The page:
Therapeutic Drug Monitoring: Appropriateness and Clinical Utility in Neuropsychiatry Practice

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Abstract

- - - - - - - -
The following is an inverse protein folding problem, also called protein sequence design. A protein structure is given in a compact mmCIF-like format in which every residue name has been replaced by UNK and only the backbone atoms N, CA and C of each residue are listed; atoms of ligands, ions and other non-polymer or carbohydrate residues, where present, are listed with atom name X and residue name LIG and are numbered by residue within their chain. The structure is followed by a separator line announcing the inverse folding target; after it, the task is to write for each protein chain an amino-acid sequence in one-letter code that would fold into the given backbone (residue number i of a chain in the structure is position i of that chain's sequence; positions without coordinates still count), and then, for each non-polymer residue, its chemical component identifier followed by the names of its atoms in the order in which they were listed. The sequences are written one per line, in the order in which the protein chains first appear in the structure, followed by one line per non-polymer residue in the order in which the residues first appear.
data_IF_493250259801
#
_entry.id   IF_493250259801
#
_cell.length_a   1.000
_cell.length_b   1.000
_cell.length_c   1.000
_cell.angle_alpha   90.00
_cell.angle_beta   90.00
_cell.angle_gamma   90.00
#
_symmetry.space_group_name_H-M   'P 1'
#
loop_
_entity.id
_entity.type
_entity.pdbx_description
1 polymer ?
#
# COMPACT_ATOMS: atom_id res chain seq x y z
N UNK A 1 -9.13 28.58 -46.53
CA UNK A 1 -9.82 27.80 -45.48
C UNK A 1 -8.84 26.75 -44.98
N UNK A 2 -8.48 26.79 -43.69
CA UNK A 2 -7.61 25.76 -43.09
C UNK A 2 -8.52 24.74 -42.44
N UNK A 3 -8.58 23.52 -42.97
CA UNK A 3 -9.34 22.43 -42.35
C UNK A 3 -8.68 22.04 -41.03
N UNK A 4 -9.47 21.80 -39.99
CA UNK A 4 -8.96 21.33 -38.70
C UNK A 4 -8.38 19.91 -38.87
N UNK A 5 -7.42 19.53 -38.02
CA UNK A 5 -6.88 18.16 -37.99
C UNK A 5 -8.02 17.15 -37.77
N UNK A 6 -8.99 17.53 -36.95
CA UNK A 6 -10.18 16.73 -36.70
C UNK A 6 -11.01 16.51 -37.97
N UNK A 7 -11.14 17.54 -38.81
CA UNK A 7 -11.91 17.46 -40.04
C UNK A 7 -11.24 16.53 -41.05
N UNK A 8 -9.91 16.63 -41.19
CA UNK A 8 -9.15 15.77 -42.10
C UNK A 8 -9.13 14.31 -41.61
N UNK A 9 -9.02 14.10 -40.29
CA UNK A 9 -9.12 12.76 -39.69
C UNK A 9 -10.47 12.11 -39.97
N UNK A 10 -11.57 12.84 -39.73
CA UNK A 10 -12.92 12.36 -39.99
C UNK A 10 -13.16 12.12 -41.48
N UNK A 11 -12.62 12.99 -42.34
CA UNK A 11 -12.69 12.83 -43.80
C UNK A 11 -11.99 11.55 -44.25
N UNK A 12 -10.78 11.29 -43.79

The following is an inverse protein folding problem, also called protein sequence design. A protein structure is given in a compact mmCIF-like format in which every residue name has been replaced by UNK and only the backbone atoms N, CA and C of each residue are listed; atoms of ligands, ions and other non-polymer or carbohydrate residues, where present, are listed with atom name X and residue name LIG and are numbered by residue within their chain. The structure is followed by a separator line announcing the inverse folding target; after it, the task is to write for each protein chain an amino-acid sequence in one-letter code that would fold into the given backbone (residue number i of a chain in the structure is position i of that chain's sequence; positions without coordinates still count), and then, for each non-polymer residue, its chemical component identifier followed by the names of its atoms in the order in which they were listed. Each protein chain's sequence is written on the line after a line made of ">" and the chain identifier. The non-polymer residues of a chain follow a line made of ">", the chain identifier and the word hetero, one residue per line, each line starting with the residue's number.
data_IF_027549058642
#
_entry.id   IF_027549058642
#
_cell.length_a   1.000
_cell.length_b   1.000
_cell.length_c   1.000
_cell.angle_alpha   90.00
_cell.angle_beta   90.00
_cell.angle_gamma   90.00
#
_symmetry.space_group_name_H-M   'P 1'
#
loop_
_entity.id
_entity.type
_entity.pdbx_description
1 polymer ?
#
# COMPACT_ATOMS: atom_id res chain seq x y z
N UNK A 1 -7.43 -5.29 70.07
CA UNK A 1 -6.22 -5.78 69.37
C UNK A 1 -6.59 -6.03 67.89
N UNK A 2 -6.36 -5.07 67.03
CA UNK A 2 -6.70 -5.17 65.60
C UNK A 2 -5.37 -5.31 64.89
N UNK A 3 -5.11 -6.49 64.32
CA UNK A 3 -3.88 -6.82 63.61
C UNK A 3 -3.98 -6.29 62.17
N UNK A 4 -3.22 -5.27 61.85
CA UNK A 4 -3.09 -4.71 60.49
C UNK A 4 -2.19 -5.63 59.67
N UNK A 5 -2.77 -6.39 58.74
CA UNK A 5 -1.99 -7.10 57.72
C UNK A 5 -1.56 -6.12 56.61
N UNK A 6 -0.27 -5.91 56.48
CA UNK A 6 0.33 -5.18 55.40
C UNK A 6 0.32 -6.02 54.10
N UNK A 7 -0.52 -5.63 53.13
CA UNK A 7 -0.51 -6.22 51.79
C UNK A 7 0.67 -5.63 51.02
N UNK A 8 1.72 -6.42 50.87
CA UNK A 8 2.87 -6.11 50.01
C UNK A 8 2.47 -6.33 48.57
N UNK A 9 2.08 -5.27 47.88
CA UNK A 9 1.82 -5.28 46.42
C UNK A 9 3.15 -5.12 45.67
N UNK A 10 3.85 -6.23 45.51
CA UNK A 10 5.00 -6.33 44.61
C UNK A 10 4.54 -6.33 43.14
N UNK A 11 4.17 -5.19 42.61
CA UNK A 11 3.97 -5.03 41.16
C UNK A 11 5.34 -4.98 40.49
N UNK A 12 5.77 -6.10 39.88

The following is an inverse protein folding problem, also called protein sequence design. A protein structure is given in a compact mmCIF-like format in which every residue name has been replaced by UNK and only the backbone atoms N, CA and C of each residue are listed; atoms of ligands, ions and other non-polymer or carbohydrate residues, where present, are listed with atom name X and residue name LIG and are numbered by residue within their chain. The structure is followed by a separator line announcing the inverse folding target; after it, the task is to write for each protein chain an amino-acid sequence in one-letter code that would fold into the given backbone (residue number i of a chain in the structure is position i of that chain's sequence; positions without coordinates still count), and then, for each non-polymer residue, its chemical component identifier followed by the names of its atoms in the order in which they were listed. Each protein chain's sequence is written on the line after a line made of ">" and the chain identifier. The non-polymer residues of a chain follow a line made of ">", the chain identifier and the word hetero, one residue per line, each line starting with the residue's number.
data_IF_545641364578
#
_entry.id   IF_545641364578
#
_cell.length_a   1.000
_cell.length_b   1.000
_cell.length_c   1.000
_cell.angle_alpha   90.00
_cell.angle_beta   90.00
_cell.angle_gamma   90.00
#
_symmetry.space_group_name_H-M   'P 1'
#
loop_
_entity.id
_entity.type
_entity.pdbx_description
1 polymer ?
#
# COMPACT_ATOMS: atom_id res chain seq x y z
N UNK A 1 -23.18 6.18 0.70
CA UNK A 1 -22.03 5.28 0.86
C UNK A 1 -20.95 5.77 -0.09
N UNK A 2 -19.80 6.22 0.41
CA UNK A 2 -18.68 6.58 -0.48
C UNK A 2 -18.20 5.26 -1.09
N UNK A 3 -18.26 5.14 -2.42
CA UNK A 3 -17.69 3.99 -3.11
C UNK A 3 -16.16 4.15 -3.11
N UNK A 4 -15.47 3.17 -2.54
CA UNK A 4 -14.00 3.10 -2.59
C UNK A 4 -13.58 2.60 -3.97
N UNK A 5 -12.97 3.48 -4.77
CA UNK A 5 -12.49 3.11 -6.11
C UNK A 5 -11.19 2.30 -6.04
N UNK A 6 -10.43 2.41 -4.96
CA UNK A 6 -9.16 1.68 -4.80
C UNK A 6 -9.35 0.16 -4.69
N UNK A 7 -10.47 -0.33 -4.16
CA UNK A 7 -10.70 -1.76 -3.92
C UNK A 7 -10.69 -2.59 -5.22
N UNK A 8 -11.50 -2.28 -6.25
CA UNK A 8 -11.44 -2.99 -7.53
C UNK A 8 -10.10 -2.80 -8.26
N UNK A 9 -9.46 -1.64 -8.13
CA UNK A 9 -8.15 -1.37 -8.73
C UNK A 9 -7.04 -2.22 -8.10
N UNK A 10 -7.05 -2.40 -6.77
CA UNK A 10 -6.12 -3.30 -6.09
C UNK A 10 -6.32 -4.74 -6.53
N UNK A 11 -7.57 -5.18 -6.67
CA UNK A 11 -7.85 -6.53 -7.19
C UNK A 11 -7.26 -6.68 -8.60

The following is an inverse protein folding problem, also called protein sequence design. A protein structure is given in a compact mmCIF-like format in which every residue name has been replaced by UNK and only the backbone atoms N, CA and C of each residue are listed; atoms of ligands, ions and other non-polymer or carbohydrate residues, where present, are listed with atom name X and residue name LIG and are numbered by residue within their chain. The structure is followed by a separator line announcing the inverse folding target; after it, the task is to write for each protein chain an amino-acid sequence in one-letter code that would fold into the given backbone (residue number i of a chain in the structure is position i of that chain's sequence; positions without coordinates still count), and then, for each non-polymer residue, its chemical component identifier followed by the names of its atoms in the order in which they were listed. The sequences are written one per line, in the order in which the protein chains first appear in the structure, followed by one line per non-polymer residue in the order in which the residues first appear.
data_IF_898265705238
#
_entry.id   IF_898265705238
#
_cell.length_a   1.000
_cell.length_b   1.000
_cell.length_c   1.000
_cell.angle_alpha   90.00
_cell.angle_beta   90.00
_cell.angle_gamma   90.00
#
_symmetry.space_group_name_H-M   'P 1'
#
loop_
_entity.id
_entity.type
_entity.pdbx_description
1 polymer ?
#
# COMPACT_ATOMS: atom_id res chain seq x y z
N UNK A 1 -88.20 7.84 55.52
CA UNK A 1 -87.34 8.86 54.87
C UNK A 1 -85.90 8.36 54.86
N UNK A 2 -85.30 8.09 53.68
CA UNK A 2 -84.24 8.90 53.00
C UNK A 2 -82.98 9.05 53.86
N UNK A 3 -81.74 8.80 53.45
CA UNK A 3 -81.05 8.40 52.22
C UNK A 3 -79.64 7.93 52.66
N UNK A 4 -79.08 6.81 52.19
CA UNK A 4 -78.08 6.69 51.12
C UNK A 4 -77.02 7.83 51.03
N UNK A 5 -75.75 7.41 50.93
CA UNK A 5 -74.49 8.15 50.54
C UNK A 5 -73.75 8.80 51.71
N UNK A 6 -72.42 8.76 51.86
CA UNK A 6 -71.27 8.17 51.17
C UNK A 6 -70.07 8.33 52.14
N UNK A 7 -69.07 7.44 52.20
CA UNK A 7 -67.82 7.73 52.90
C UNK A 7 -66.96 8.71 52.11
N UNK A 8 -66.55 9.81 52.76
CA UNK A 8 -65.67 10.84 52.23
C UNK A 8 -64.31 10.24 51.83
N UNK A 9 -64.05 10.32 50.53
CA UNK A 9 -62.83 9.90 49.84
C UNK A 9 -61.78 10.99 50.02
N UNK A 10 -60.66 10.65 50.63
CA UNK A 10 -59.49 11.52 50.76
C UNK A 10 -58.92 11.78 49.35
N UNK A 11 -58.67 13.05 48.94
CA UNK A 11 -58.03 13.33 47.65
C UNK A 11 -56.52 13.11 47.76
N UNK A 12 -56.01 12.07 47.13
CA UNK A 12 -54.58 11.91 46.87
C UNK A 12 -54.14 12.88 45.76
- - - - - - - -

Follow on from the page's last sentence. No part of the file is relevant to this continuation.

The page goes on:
A retrospective study was conducted to assess the appropriateness of the utilization of therapeutic drug monitoring (TDM) services with regards to antiepileptic drugs (AEDs) at a tertiary care hospital, and analysis of 5094 samples of the carbamazepine (CBZ), phenytoin (PHT), valproic acid (VAP), and phenobarbitone (PB) was undertaken. Maximum requisitions were received for CBZ (54.92%) followed by PHT (27.05%), VAP (14.40%), and PB (3.61%). About 2.12% requisitions were received for patients taking unlabeled AEDs. Reasons for TDM were routine monitoring (36.3%), adverse drug reactions (ADRs) (17.2%), relapse (30.7%), no response (3.35%), and irregular treatment (2.24%) and not mentioned (10.5%). Majority of the samples (69%) were drawn for measuring trough levels; however, in 22% time of last dose was not mentioned and 9.64% were for peak or random levels. In all, 6.9% requisitions for TDM were sent before steady-state levels, and in 15.5% duration of therapy was not mentioned. Blood levels within therapeutic range were found with CBZ (63%) followed by PB (56.52%), VAP (45.99%), and PHT (42.52%). Blood levels were above therapeutic range in 45.69%, 29%, and 21.73% patients taking VAP, PHT, and PB, respectively. Unsuspected poor compliance was uncovered in 11.8%, 41.2%, and 29.3% requisitions sent with ADR, relapse, and routine monitoring as reason for drug levels, respectively. Only half of all AED measurement requisitions were complete and met the criteria for appropriate AED-level determination. Incomplete requisitions lead to difficulty in uniform interpretation of results and thus add to unnecessary costs.

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